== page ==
Teledildonics, as every 21st-century sex-haver should know, is the input/output of electronic sex toys via the Internet. It’s sort of like Skyping, but with your junk. The industry is small but far past its pubescence — it has been around since the ‘90s — but now what’s dropping is a hammer, wielded by a patent owner named Warren Sandvick. His partner, Tzu Technologies, has filed six lawsuits against companies that want to get you off, threatening single-handedly (heh) to set orgasms back 30 years.

In 2002, the United States Patent and Trademark Office approved Sandvick for a sweeping teledildonics process patent. The “Under Construction” website of his company, HasSex Inc., make its intentions implied if not clear: It’s in the patent-holding game.

Sandvick, of course, says the trollish implications are absurd. “I waited nearly 17 years to create an invention based on my patent,” he wrote in an email to Inverse. “The reason I never did before was I never thought the technology was in the right spot. So as I started looking more and more into bringing my concept to life. The problem is that I found a lot of companies already doing it.

“So I reached out to all these companies using my IP and they completely ignored me. At this point, I reached out to TZU to enforce the patent and partner with them on product development.”

Relatively large companies in the teledildonics field, like Kiiroo, have held the patent before. These companies are not that big, and Sandvick is making some odd choices on whom to sue. Of the companies against which complaints have been filed, only one, Vibease is currently offering products for sale, as Ars Technica points out. Sex toy website Metafetish notes it is especially weird to go after Internet Services, WMM Holdings, and Kickstarter, which aren’t in direct competition (Kickstarter), or out of the product-selling game.

After the patent was licensed this year from HasSex to TZU Technologies, the new holder is going after sex toy sellers, many of which Ars Technica notes are tiny or already closing down shop.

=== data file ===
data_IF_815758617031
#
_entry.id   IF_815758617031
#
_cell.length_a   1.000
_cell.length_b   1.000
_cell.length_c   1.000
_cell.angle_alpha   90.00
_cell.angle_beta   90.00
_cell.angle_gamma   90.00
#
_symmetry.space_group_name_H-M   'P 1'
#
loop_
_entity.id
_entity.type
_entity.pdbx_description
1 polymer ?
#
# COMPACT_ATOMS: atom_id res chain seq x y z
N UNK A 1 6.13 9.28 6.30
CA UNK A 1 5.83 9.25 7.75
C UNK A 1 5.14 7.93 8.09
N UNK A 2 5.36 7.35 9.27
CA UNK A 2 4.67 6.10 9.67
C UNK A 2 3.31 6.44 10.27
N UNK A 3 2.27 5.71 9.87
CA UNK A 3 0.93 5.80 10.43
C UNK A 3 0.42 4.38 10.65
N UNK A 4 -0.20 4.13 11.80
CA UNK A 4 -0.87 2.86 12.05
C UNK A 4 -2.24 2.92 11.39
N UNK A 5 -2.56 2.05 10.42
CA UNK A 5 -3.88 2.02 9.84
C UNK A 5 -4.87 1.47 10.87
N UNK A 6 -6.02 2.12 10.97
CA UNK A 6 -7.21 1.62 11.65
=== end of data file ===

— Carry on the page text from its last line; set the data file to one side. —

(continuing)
What gets U.S. patent 6,368,268 slapped with the trollish label is the broadness of its claims — patenting an amorphous process, rather than a specific Internet sex toy — that could suck in a variety of teledildonics companies:

… it is a primary object of the invention to provide a system that permits an operator to have interactive control of a sexual aid used to stimulate a recipient that is remotely located from the operator. It is a further object of the invention to provide a system in which an operator may stimulate a recipient over currently existing computer networks, such as the Internet. It is yet another object of the invention to provide a multi-media event, such as a prerecorded video feed, that automatically operates a stimulation aid located at a user interface.

In the complaint against the Kickstarter-backed hand-holding device Frebble, the attorneys for TZU claim, for example:

The Frebble Product Family comprises stimulation systems. Each of stimulation systems has a hand-operable input device for generating a command signal in response to an input from a first user. A first user interface is connected to the said input device, for generating a control signal based upon the command signal. A second user interface is remotely located from first user interface and a second user interface receives the control signal. A stimulation device receives a control signal from the second user interface. The stimulation signal imparts stimulation to a user in response to the control signal.

The Frebble Product Family of products infringe on one or more claims of the ‘268 patent.

Frebble wants to “cut through the distance and share that smallest gesture –- the squeeze of the hand –- that means so much,” which is charming but about as erotic as walking your grandma across an intersection.

The cases will go to court in the Central California district. The bad news for the small companies is that they’ll have to hire lawyers to fight the complaints. But because the patent is so ridiculously engorged — and wasn’t filed until 1998 — an inter partes review could deflate the patentability of the claims, potentially letting the little guys get off.